The S&P 500 is down almost -7% in six days, the biggest drawdown since the -10% decline in the first quarter. It is now below its 200-day moving average, for the first time since April 2nd. Will it bounce back, or is a US equity bear market now upon us? I would bet on the former, but not too aggressively.

    0
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    Gavekal Research

    Still Not Interested In US Bonds

    Wednesday saw the second biggest sell-off in US bonds since November 10, 2016, immediately after the US presidential election. The 10-year treasury yield jumped 11bp to 3.16%, its highest since 2011. However, investors should be wary of treating this as a buying opportunity, for a number of reasons.

    4
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    Audio & Transcript — Gavekal Research Call September 2018

    In this month’s research call, Will Denyer explains why he is still recommending a 75% equity exposure in a dedicated US portfolio. His call is based on an asset allocation method with three key components, namely, Wicksellian spreads, relative valuation tools, and a duration tool which shows how to divide a fixed income portfolio between bonds and cash.

    0
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    Strategy Monthly: A Simple Guide To US Asset Allocation

    We synthesize four years of work on asset allocation and present a model portfolio built around analysis of the cost of and return on capital; the real rate of return on equities, bonds and cash; and the ideal duration of fixed-income holdings. Today we recommend that US portfolios hold 75% in equities, 25% in cash, and shun bonds.

    0
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    The State Of The US Consumer

    Despite cyclical headwinds and the threat of a welfare-sapping trade war, the US consumer has stayed fairly upbeat. The worry has been that rising tariffs change that situation and hit growth. Hence, news of a trade deal between the US and Mexico is to be welcomed (Justin Trudeau may feel differently). Still, at the end of the day the effect will still be to push up costs that someone must cover. For this reason, as the economic cycle matures...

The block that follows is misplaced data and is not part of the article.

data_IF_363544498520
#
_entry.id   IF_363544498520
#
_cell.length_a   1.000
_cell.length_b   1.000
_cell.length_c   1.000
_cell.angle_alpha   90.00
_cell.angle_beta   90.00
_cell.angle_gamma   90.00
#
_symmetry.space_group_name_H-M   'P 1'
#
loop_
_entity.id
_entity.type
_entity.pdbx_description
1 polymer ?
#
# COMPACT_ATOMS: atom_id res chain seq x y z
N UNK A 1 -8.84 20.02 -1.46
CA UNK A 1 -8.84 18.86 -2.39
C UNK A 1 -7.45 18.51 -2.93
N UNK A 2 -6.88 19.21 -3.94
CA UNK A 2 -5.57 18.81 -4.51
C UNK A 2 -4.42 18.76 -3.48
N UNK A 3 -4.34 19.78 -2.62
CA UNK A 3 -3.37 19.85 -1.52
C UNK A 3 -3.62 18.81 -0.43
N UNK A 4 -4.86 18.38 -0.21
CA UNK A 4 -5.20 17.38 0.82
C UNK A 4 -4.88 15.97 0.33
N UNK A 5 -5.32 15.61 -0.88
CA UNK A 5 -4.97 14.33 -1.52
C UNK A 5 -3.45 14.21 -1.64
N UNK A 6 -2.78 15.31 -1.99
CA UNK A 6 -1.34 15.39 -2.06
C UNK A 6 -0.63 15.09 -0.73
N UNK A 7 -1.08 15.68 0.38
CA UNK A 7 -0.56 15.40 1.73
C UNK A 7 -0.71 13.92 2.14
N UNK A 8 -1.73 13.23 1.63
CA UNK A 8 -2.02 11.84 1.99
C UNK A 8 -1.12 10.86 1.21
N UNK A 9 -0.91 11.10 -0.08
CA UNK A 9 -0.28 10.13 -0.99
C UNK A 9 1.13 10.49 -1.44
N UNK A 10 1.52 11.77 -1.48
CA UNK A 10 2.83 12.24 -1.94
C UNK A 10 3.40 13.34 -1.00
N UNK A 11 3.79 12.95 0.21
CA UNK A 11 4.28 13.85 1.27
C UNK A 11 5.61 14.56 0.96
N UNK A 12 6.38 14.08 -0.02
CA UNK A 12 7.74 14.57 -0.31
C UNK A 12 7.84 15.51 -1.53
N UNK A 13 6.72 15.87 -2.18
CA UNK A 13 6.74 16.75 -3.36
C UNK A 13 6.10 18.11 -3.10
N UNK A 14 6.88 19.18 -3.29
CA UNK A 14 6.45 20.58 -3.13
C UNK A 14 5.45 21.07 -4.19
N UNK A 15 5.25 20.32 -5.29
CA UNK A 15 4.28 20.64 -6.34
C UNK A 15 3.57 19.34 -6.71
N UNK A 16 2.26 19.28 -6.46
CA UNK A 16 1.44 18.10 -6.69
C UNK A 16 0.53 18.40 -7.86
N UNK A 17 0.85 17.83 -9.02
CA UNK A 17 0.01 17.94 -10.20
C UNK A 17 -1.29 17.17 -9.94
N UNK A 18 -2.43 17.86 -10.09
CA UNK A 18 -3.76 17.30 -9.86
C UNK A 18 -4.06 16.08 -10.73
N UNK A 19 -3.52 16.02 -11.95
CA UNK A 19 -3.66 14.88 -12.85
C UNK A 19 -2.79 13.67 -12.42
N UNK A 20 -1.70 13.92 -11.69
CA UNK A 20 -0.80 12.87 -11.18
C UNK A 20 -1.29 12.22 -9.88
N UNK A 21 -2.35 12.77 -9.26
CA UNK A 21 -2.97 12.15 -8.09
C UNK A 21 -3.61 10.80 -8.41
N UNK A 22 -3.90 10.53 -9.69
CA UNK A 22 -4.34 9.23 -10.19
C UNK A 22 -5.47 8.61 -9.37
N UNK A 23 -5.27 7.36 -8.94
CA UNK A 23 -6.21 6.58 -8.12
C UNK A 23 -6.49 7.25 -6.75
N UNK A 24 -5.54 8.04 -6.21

0
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    Sound, Fury, Fear And Markets

    Regardless of political affiliation, there seems to be a consensus that yesterday was a bad day for the Trump administration. It is almost impossible to predict the chain of events that will unfold in the coming days and weeks, but the political fallout from Paul Manafort’s fraud conviction and Michael Cohen’s guilty plea will be unabashedly ugly. Whether this latest twist in the drama gripping Washington has broader ramifications for markets is...

    6
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    Gavekal Research

    The Meaning Of A Flat Yield Curve

    Every US recession since the mid-1950s has been preceded by a flat or inverted yield curve. The fact that the curve is now fairly pancake-like in form and the Federal Reserve is ratcheting up interest rates has investors on edge. On balance, I conclude that the time is right to get out of US banks, but not to be rushing the exits of the US equity market.

    4
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    US Housing Gets Vertiginous

    There is a lot to like about US housing. Vacancy rates are low, as are inventories of unsold homes. The labor market is tight and wages are steadily rising. At this point of the cycle there has usually been substantial over-building, but not this time. While supply has increased, housing starts have yet to exceed my estimate of the structural rate of household formation. Yet despite these decent enough fundamentals, valuations look stretched and...

    0
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    When To Buy US Equities?

    Last month, Will and KX asked When To Buy US Bonds? This month, they turn their attention to US equities and devise a portfolio asset allocation model that advocates overweighting stocks against bonds when returns on invested capital and earnings yields exceed corporate funding costs. Back-testing gives an impressive historical outperformance at a reduced volatility relative to the S&P 500. But just as important is what the model has to say...

    0
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    Good News Really Is Good News

    The US economic engine is humming, and corporate earnings continue to beat expectations. Data released on Friday showed real GDP grew at an annualized 4.1% in the second quarter. And with just over half the S&P 500’s constituents having reported for 2Q, 83% have exceeded earnings expectations. Yet investors are unimpressed. The US stock market has so far failed to regain its January pre-VIX-spike high, and despite Friday’s strong GDP print,...

    2
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    The Yield Curve As A Recession Signal

    Every time since the 1960s that the US yield has inverted, a recession has followed within 18 months to two years. So it is no surprise that the recent flattening of the curve, which has seen the 10-2-year treasury yield spread fall to just 25bp, is attracting attention. Many observers say the flattening reflects market expectations of weaker aggregate demand ahead. Some argue that the flattening of the curve itself may cause a recession, by...